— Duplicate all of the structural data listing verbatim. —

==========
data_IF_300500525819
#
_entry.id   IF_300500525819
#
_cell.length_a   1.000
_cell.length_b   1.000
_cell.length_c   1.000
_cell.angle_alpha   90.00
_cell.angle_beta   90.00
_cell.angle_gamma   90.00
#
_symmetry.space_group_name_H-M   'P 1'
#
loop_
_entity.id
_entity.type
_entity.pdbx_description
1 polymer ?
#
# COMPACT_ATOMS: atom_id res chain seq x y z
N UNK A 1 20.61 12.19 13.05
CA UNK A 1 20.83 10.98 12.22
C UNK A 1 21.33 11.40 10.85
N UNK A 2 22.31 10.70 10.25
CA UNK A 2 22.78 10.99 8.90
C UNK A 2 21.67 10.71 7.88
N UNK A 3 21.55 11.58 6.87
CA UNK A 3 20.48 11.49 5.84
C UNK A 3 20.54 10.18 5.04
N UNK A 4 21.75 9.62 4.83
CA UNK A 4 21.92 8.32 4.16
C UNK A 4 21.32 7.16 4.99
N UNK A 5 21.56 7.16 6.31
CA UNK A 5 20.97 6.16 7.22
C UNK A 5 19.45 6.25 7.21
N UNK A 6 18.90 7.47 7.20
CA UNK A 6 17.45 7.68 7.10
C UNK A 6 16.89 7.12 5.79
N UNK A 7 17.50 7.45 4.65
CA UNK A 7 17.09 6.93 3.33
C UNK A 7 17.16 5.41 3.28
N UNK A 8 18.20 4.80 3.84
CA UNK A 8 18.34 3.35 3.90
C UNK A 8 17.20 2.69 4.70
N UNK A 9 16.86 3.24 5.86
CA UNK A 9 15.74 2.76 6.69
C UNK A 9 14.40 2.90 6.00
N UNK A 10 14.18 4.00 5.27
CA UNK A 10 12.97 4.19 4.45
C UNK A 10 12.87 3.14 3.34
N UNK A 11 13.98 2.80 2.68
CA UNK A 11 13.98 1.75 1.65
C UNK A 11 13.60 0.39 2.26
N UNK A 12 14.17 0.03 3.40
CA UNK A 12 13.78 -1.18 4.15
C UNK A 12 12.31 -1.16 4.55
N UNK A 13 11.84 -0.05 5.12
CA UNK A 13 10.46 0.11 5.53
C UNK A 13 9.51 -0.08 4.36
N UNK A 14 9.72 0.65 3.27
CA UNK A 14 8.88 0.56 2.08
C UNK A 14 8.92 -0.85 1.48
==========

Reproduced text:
data_IF_300500525819
#
_entry.id   IF_300500525819
#
_cell.length_a   1.000
_cell.length_b   1.000
_cell.length_c   1.000
_cell.angle_alpha   90.00
_cell.angle_beta   90.00
_cell.angle_gamma   90.00
#
_symmetry.space_group_name_H-M   'P 1'
#
loop_
_entity.id
_entity.type
_entity.pdbx_description
1 polymer ?
#
# COMPACT_ATOMS: atom_id res chain seq x y z
N UNK A 1 20.61 12.19 13.05
CA UNK A 1 20.83 10.98 12.22
C UNK A 1 21.33 11.40 10.85
N UNK A 2 22.31 10.70 10.25
CA UNK A 2 22.78 10.99 8.90
C UNK A 2 21.67 10.71 7.88
N UNK A 3 21.55 11.58 6.87
CA UNK A 3 20.48 11.49 5.84
C UNK A 3 20.54 10.18 5.04
N UNK A 4 21.75 9.62 4.83
CA UNK A 4 21.92 8.32 4.16
C UNK A 4 21.32 7.16 4.99
N UNK A 5 21.56 7.16 6.31
CA UNK A 5 20.97 6.16 7.22
C UNK A 5 19.45 6.25 7.21
N UNK A 6 18.90 7.47 7.20
CA UNK A 6 17.45 7.68 7.10
C UNK A 6 16.89 7.12 5.79
N UNK A 7 17.50 7.45 4.65
CA UNK A 7 17.09 6.93 3.33
C UNK A 7 17.16 5.41 3.28
N UNK A 8 18.20 4.80 3.84
CA UNK A 8 18.34 3.35 3.90
C UNK A 8 17.20 2.69 4.70
N UNK A 9 16.86 3.24 5.86
CA UNK A 9 15.74 2.76 6.69
C UNK A 9 14.40 2.90 6.00
N UNK A 10 14.18 4.00 5.27
CA UNK A 10 12.97 4.19 4.45
C UNK A 10 12.87 3.14 3.34
N UNK A 11 13.98 2.80 2.68
CA UNK A 11 13.98 1.75 1.65
C UNK A 11 13.60 0.39 2.26
N UNK A 12 14.17 0.03 3.40
CA UNK A 12 13.78 -1.18 4.15
C UNK A 12 12.31 -1.16 4.55
N UNK A 13 11.84 -0.05 5.12
CA UNK A 13 10.46 0.11 5.53
C UNK A 13 9.51 -0.08 4.36
N UNK A 14 9.72 0.65 3.27
CA UNK A 14 8.88 0.56 2.08
C UNK A 14 8.92 -0.85 1.48